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The Absolutely True Diary of a Part-Time Indian
by
Sherman Alexie


For the past week I’ve been trying to figure out what I think about this book.

Did I enjoy it? Definitely.

Has it stuck with me? Yep.

Are those the only things that matter? Maybe.

Did it live up to all the wonderful things I’ve been hearing about it?

Well, there’s the rub, I guess. When expectations are set so high, they get hard to reach.

Don’t get me wrong. This was a really good book. Junior/Arthur is a narrator just asking for a big hug. The illustrations were cool (why should little kids have all the fun in their books?). I got a glimpse into modern American Indian culture, and it made me curious to learn more, which is what the best fiction does.

I have a few quibbles: Dropped plot threads (hydrocephalus??)…cool illustrations, but what did they have to do with the story again?…the litany of “I realized” toward the end of the book that I wished would’ve been a little more subtle.

If only my expectations hadn’t been set so high. Because it’s not often a book makes you laugh while it breaks your heart; offers a boatload of hope while rattling off a series of tragedies.

Ironic that this book, for me, was defined by expectations, because that’s what it’s about. Junior Spirit bounces between two cultures, and each one expects different things from him. He’s even called by a different name depending on whether he’s at home on the Spokane reservation or at the all-white high school he’s decided to attend.

And it made me think how profound expectations can be for a young person how they can shape a kid for good and for bad. And how hard it is to be strong enough to overcome the expectations of others and listen to your own heart.

This book wasn’t perfect. But I guess that’s what bothers me the most, because with a little tweaking here and there, it could’ve been. It could’ve been perfect.

Oh well. Every novel should be so imperfect.

Comments

( 8 comments — Leave a comment )
dorichaconas
Oct. 29th, 2007 06:45 pm (UTC)
Stacy, I love reading your book reviews! You should consider doing this for pay. Seriously. You're good.
stacy_dekeyser
Oct. 29th, 2007 08:45 pm (UTC)
Thank you, Ms. Writer Blogger Who Coincidentally Has the Same Name as My Mother.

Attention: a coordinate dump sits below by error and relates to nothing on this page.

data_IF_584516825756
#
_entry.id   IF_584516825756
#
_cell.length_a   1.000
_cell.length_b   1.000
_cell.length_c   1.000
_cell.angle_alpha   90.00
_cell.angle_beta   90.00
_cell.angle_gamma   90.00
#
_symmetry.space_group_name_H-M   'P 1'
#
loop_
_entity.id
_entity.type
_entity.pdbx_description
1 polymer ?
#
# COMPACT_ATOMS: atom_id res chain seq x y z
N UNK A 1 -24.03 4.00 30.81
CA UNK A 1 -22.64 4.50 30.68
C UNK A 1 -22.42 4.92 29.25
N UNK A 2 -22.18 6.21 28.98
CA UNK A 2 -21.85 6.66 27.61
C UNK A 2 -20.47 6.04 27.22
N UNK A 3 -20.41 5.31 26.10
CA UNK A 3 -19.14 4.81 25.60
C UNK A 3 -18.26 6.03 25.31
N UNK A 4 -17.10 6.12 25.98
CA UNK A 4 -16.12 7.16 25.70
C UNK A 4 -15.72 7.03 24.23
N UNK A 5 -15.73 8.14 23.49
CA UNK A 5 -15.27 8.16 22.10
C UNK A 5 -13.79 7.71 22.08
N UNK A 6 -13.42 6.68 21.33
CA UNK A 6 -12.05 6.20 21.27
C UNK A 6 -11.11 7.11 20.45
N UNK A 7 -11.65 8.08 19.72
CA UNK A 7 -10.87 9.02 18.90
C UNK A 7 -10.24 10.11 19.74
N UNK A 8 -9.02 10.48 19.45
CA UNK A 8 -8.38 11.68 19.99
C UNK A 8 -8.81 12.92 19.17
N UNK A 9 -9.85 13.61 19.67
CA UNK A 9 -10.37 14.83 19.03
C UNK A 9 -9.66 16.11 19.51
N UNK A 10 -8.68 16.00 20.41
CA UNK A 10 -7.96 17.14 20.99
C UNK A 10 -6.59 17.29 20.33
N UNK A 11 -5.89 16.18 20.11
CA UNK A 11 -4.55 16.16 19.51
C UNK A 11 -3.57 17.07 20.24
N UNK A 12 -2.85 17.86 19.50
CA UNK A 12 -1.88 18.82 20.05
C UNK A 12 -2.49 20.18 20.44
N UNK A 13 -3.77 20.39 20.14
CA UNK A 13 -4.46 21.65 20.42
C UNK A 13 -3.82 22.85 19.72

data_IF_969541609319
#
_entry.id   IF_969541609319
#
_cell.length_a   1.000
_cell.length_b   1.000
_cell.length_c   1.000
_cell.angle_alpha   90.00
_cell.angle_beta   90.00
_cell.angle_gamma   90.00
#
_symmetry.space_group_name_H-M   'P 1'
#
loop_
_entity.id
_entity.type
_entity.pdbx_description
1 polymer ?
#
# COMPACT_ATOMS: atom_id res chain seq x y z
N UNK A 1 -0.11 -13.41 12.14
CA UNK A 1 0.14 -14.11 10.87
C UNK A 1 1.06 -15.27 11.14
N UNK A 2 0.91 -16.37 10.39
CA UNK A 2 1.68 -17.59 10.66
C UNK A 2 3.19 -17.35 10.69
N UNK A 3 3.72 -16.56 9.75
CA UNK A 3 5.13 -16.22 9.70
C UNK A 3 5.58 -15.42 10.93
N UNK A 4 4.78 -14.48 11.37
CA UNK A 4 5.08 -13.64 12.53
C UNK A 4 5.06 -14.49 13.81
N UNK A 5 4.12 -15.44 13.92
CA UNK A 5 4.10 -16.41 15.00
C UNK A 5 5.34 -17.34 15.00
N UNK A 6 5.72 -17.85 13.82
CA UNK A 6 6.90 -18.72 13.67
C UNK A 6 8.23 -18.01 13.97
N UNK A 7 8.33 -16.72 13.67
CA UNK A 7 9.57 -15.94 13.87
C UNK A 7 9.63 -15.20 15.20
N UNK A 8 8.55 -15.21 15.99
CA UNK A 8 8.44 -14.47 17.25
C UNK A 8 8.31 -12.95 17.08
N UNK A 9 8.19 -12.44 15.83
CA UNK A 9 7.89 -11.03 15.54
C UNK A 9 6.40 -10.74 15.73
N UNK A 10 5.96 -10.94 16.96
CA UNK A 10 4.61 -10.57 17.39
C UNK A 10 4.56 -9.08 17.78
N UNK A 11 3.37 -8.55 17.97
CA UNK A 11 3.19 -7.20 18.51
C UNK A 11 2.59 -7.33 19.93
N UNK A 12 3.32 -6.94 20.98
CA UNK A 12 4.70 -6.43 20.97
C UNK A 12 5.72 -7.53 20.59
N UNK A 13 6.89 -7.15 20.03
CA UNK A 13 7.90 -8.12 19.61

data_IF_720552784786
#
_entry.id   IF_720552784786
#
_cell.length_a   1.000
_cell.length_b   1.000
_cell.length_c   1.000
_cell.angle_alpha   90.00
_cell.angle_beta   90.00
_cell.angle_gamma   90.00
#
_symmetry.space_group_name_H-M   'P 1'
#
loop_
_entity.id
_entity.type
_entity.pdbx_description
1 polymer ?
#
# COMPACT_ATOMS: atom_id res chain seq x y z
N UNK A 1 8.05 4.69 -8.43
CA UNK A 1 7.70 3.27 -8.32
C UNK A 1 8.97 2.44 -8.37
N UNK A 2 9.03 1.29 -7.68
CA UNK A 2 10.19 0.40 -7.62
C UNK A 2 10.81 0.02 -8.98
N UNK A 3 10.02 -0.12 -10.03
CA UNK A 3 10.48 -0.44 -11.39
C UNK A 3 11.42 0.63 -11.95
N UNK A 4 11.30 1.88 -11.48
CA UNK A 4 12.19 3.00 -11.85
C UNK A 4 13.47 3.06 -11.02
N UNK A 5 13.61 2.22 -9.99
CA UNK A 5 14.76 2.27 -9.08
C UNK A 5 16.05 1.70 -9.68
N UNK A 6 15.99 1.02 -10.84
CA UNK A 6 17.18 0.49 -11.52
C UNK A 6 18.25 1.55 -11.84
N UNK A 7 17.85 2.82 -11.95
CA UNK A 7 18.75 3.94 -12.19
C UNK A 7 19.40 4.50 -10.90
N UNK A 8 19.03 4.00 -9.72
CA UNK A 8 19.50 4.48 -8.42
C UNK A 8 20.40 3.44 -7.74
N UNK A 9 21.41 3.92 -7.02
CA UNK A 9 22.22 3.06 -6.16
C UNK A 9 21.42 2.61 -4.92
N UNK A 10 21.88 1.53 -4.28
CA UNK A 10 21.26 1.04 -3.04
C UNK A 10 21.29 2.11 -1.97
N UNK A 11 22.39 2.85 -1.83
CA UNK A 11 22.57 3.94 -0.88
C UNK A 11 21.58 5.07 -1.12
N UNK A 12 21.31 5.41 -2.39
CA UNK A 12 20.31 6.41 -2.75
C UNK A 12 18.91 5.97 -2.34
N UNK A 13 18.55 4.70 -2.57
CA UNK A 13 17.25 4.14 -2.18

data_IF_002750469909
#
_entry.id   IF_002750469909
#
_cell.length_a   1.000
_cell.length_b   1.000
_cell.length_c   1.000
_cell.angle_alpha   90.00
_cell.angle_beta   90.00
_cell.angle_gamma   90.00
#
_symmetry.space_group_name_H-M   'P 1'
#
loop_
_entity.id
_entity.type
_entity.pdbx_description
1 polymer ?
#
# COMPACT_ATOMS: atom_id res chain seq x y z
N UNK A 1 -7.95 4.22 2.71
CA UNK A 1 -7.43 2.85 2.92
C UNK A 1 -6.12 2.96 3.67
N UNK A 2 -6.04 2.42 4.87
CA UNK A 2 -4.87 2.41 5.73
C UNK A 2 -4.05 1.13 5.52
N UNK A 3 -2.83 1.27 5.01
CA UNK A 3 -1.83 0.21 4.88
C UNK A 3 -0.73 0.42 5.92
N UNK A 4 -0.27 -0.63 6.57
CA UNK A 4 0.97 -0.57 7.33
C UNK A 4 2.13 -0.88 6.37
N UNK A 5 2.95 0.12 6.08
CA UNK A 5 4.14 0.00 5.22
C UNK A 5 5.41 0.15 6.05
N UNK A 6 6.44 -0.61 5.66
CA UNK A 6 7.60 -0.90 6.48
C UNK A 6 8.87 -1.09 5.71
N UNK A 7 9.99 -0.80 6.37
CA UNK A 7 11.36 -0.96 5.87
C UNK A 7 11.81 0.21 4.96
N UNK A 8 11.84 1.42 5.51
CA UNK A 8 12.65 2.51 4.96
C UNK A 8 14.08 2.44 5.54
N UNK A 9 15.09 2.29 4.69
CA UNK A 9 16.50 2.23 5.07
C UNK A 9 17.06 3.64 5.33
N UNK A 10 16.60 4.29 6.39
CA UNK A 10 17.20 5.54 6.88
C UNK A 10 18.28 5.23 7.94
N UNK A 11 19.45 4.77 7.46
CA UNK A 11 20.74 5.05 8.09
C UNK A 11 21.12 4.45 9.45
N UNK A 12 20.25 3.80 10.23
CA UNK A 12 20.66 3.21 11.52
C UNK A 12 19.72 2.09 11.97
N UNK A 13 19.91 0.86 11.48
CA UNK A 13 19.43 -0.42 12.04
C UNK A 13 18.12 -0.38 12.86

But hey, your opinion counts!! So thanks!
annemariepace
Oct. 29th, 2007 06:52 pm (UTC)
I didn't know that's what I thought until I read what you said, and now I agree. :)

Seriously, I too had very high expectations, given the hype, and while I'd recommend it highly, I was still bothered by something I didn't have time to pin down. Nice review, Stacy.
stacy_dekeyser
Oct. 29th, 2007 08:42 pm (UTC)
Thanks! Yeah, it took me a while to pin it down, too. There are so many great things about this book, yet in any review it's tempting to point out flaws. As if *I* could write a novel any better?! But that's the hazard of being writers ourselves, I think. We're very critical readers, aren't we?
kmarcus
Oct. 30th, 2007 02:47 am (UTC)
I'm halfway through, I'll add my thoughts when I'm done. I do have a question, though... do you remember me??????????????
stacy_dekeyser
Oct. 30th, 2007 02:50 am (UTC)
Can you hear me thinking about you???
dlgarfinkle
Nov. 12th, 2007 10:29 pm (UTC)
I think I liked it so much because I went in with LOW expectations. I thought he was just getting the big publisher push because he was already an established adult writer. Then when I read the book and found it actually very good no matter who the author was, I was pleasantly surprised.
stacy_dekeyser
Nov. 14th, 2007 12:56 pm (UTC)
It makes a difference sometimes. He nailed the YA voice, that's for sure.
( 8 comments — Leave a comment )

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stacy_dekeyser
Stacy DeKeyser ~~ Author of books for teens
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